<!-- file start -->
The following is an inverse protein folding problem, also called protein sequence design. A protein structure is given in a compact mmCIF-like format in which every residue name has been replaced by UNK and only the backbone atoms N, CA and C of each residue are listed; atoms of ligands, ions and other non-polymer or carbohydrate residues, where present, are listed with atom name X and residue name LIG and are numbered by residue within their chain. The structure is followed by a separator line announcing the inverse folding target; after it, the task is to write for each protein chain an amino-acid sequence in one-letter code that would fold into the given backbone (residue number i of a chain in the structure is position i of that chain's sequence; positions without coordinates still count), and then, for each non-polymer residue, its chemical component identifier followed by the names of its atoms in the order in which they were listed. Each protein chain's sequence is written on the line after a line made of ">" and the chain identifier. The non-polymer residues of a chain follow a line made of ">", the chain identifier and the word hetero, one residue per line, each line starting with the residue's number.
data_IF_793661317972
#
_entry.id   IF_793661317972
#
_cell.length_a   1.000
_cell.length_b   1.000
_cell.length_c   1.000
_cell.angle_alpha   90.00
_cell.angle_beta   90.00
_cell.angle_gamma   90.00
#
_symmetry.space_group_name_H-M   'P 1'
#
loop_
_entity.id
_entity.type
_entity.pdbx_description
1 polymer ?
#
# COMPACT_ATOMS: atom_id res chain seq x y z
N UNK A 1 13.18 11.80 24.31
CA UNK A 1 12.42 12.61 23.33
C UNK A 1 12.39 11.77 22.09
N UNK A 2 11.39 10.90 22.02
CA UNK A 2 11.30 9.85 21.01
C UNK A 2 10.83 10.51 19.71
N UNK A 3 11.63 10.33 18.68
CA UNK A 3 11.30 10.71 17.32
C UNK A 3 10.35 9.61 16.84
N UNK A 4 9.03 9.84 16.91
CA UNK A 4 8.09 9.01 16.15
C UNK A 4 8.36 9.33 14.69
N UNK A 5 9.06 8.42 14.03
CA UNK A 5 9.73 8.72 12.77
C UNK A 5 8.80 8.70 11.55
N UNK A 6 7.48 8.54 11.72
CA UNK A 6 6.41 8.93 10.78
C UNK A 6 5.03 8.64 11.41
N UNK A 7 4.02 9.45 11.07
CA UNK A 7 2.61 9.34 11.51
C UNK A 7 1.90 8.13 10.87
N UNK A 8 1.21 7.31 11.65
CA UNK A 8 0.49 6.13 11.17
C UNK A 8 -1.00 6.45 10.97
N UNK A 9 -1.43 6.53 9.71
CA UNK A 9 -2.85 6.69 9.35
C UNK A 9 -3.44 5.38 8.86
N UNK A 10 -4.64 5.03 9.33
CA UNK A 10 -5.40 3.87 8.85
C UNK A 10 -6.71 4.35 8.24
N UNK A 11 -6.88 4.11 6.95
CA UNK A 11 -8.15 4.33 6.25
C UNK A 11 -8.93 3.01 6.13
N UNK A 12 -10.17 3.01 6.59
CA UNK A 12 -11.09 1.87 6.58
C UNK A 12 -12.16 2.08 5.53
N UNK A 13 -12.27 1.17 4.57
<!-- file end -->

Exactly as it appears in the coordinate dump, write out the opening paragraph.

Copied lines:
The following is an inverse protein folding problem, also called protein sequence design. A protein structure is given in a compact mmCIF-like format in which every residue name has been replaced by UNK and only the backbone atoms N, CA and C of each residue are listed; atoms of ligands, ions and other non-polymer or carbohydrate residues, where present, are listed with atom name X and residue name LIG and are numbered by residue within their chain. The structure is followed by a separator line announcing the inverse folding target; after it, the task is to write for each protein chain an amino-acid sequence in one-letter code that would fold into the given backbone (residue number i of a chain in the structure is position i of that chain's sequence; positions without coordinates still count), and then, for each non-polymer residue, its chemical component identifier followed by the names of its atoms in the order in which they were listed. Each protein chain's sequence is written on the line after a line made of ">" and the chain identifier. The non-polymer residues of a chain follow a line made of ">", the chain identifier and the word hetero, one residue per line, each line starting with the residue's number.